The Vice-Presidential Nominees


 “Keeping Cool"
  Cartoonist:  William Allen Rogers
  Source:  Harper's Weekly
  Date:   August 6, 1904, p. 1195

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Complete HarpWeek Explanation:
Among family and friends in private, Senator Charles Fairbanks was considered to be warm and genial. However, he often seemed stiff and aloof in public. After the 1904 Republican National Convention nominated Fairbanks for vice president, humorist Finley Peter Dunne’s character, Mr. Dooley, remarked, “Th’ raypublican convintion … nommynated a cold storage vice presidint….” The senator’s frigid public persona is caricatured in this cartoon, reinforced by the mountainous scene reminding viewers that Fairbanks, Alaska, was named after him. President Theodore Roosevelt, wearing his Rough Rider uniform from the Spanish-American War, sits on a block of ice encasing his vice-presidential running mate. One wit described the 1904 Republican ticket as “The hot tamale and the Indiana icicle.” In fact, Roosevelt did cool his heels by adhering to the tradition against presidents openly campaigning for reelection. The task of appealing directly to the voters fell to Fairbanks, who undertook a 33-state campaign tour. In its October 22, 1904 issue, Harper’s Weekly quoted the Elmira [New York] Gazette’s reaction to a campaign stop by Fairbanks:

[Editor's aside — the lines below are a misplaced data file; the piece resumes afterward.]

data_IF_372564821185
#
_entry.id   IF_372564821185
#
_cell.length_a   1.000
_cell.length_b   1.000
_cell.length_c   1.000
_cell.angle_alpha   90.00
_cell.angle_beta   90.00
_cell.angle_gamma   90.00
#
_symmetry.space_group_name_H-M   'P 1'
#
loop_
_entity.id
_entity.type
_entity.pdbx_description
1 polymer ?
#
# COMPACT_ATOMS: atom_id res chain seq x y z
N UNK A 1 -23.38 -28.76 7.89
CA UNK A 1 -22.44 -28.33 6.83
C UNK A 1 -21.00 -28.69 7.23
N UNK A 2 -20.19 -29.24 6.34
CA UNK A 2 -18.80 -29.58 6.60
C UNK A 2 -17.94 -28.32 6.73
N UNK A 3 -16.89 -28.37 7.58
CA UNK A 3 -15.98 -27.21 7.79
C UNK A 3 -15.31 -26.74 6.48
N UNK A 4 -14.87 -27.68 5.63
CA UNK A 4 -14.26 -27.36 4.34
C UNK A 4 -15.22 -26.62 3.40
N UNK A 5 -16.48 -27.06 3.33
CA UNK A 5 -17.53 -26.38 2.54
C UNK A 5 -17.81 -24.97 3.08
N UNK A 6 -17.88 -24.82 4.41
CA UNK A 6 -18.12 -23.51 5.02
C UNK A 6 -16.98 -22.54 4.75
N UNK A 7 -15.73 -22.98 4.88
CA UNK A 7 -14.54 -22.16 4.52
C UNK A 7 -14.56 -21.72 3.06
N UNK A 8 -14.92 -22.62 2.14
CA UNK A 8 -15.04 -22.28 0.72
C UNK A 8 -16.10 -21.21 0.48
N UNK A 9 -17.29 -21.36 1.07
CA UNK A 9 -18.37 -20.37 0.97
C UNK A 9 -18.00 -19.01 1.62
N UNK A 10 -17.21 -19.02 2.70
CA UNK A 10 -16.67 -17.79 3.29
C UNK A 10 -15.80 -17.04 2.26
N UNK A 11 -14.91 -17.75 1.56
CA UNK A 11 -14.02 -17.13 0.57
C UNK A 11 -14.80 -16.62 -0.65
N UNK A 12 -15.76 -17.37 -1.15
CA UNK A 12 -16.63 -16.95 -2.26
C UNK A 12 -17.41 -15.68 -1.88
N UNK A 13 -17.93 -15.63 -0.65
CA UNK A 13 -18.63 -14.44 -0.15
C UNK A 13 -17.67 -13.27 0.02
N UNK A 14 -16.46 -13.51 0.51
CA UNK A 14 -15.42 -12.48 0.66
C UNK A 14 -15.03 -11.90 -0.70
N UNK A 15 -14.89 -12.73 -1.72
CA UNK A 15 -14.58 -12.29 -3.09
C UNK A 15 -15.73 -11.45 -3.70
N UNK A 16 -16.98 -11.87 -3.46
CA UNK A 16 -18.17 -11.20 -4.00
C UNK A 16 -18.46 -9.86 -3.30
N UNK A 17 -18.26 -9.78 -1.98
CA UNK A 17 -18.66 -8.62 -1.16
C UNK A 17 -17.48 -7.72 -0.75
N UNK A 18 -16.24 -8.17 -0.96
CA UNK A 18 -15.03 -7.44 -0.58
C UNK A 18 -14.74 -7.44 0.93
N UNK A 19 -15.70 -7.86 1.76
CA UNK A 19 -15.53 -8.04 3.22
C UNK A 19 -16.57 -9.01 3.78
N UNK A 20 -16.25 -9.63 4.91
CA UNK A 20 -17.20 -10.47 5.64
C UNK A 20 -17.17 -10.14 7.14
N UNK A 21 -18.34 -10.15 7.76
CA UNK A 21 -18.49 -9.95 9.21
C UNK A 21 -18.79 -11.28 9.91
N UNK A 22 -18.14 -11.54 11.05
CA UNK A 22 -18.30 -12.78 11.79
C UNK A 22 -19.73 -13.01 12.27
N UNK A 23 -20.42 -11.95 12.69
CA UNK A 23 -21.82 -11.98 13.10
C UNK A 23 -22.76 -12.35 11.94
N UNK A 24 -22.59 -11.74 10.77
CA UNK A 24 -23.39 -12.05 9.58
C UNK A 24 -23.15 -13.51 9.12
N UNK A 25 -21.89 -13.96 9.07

“When Harper’s Weekly … recently showed Candidate Fairbanks in [a] cartoon depicted as a human cake of ice, thoughtful persons believed it a bit rough on the man who wishes to be Vice-President. Senator Fairbanks was shown as chilling those around him and the impression was not exactly pleasant. Those who came in contact with Senator Fairbanks during his stay in Elmira this week, however, feel like apologizing to Harper’s Weekly for doubting, for it is certain that no more icy blast ever came out of the north than the Republican candidate proved to be. Leaves on trees prematurely shrivelled up and dropped off and many a garden was ruined absolutely during his chilly stay, and ice wagons went around town with none seeking the wares they offered. Enterprising hardware merchants dusted off sleds and skates, and citizens generally shook the moth balls out of winter garments. Several cases of frost-bitten ears were reported, and some of the horns of the welcoming bands froze up absolutely and refused to do duty. The members of the entertainment committee, who felt in duty bound to stay by Senator Fair-bank as long as he remained in town, bought fur caps and mittens and drank hot ginger tea at frequent intervals. Altogether it was the chilliest time since the thermometer dropped to thirty degrees below zero one day last winter.—Elmira Gazette.”













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